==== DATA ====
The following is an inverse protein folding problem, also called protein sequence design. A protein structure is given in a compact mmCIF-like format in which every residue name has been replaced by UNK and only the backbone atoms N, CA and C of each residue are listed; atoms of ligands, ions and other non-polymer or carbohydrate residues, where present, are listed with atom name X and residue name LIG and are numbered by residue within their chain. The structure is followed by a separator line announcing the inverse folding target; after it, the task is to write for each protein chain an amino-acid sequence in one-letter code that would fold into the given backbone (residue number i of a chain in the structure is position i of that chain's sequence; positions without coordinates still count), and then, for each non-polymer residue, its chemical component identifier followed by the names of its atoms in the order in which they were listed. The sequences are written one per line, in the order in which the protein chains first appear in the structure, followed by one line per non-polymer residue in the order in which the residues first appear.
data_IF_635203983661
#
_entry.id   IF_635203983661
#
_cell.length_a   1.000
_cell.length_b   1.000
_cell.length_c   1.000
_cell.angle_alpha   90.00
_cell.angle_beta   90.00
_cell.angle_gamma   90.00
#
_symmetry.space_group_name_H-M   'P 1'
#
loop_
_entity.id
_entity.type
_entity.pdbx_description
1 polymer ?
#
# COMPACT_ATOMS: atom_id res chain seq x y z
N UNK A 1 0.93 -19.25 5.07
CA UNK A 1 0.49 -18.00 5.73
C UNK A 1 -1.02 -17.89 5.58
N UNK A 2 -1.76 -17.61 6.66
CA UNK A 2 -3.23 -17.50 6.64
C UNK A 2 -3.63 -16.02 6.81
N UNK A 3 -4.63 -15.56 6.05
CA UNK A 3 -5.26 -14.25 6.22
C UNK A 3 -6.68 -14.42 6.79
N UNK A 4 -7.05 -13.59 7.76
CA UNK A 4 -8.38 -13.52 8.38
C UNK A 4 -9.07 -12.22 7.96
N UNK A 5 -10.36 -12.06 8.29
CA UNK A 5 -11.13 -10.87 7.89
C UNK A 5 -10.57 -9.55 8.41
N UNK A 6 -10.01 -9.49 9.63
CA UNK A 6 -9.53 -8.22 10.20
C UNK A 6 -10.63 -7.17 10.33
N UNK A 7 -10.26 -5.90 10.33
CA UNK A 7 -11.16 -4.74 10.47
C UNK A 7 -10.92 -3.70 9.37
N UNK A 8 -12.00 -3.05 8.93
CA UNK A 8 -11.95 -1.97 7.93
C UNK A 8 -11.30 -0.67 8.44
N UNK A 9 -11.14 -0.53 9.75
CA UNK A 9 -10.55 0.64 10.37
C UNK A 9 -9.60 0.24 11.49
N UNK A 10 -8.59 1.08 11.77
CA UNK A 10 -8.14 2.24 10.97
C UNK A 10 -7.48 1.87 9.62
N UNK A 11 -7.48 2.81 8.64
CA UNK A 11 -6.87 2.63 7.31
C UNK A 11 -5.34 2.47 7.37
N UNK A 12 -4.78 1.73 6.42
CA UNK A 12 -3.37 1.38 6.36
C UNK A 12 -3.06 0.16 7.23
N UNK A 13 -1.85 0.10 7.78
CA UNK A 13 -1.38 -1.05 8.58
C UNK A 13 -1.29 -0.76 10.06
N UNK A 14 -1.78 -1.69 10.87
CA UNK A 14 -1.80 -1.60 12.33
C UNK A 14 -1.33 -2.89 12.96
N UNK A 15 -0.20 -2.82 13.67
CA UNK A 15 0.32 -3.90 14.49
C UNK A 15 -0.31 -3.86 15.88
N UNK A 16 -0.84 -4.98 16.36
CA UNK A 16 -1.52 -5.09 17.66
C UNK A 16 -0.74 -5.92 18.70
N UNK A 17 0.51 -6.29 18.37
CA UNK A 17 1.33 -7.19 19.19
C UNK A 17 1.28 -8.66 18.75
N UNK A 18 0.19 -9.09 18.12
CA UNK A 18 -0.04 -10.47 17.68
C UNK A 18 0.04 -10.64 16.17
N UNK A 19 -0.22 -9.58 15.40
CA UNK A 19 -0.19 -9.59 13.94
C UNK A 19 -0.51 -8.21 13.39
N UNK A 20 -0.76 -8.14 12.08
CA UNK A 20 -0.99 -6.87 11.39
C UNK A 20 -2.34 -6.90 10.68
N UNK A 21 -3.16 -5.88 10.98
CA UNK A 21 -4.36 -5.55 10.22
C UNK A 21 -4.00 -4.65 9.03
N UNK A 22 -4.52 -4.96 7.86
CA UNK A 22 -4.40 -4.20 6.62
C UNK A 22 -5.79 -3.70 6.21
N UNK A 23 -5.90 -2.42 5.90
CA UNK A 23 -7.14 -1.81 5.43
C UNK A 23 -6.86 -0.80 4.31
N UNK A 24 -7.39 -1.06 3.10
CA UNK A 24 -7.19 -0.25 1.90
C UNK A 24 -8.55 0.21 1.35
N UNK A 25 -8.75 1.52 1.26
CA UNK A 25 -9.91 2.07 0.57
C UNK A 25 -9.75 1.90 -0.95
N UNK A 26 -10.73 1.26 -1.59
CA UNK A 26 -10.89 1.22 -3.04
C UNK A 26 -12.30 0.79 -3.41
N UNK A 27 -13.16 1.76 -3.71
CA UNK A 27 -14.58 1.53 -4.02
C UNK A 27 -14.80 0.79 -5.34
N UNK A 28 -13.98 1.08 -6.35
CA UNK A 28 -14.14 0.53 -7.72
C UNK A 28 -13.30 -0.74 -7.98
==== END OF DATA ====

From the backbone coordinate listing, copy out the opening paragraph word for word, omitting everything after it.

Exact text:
The following is an inverse protein folding problem, also called protein sequence design. A protein structure is given in a compact mmCIF-like format in which every residue name has been replaced by UNK and only the backbone atoms N, CA and C of each residue are listed; atoms of ligands, ions and other non-polymer or carbohydrate residues, where present, are listed with atom name X and residue name LIG and are numbered by residue within their chain. The structure is followed by a separator line announcing the inverse folding target; after it, the task is to write for each protein chain an amino-acid sequence in one-letter code that would fold into the given backbone (residue number i of a chain in the structure is position i of that chain's sequence; positions without coordinates still count), and then, for each non-polymer residue, its chemical component identifier followed by the names of its atoms in the order in which they were listed. The sequences are written one per line, in the order in which the protein chains first appear in the structure, followed by one line per non-polymer residue in the order in which the residues first appear.